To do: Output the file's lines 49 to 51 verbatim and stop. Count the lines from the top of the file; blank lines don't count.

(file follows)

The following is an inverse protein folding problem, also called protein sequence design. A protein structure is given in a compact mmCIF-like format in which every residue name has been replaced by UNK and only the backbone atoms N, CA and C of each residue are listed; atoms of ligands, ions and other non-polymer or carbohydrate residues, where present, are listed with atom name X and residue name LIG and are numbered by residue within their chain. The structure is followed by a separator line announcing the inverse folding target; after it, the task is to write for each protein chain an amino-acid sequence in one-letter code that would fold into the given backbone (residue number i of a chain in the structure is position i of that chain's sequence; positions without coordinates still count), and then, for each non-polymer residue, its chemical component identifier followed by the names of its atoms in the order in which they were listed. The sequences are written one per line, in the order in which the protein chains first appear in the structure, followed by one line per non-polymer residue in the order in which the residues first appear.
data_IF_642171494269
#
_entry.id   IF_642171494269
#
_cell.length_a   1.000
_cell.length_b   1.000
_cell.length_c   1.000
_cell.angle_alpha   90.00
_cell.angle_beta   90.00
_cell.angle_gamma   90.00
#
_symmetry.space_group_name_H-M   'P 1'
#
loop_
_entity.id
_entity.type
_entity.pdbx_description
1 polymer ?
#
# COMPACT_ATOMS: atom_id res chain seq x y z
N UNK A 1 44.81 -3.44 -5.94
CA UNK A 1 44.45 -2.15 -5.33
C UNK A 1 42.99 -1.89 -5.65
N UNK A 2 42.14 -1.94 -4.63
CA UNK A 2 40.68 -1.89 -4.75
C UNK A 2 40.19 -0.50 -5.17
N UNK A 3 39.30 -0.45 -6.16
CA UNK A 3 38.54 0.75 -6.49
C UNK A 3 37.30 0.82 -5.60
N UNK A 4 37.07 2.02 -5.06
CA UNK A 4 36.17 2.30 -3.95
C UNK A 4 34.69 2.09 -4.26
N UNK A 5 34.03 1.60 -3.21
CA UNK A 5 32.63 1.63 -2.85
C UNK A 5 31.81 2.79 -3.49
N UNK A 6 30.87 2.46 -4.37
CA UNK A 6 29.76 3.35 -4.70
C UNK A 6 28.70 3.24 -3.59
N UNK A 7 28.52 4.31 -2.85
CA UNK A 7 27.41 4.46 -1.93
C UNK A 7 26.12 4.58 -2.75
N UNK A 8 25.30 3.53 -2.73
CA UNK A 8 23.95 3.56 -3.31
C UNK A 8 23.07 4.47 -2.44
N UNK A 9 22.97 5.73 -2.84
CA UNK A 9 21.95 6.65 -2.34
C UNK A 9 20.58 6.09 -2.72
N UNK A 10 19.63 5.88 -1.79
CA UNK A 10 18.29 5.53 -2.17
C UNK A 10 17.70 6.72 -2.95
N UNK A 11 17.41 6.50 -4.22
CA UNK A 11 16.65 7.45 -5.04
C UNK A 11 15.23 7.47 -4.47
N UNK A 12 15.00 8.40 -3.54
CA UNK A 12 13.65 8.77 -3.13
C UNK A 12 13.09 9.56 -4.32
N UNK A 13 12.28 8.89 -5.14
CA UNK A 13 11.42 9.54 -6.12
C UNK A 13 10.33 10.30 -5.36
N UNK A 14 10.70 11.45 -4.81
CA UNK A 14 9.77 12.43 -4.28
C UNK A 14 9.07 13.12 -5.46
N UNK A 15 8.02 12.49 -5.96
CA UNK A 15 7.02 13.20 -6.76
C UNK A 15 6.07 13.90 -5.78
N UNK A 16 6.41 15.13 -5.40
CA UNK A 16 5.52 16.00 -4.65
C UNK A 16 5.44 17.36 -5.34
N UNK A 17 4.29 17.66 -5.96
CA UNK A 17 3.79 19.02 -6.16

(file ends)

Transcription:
N UNK A 10 19.63 5.88 -1.79
CA UNK A 10 18.29 5.53 -2.17
C UNK A 10 17.70 6.72 -2.95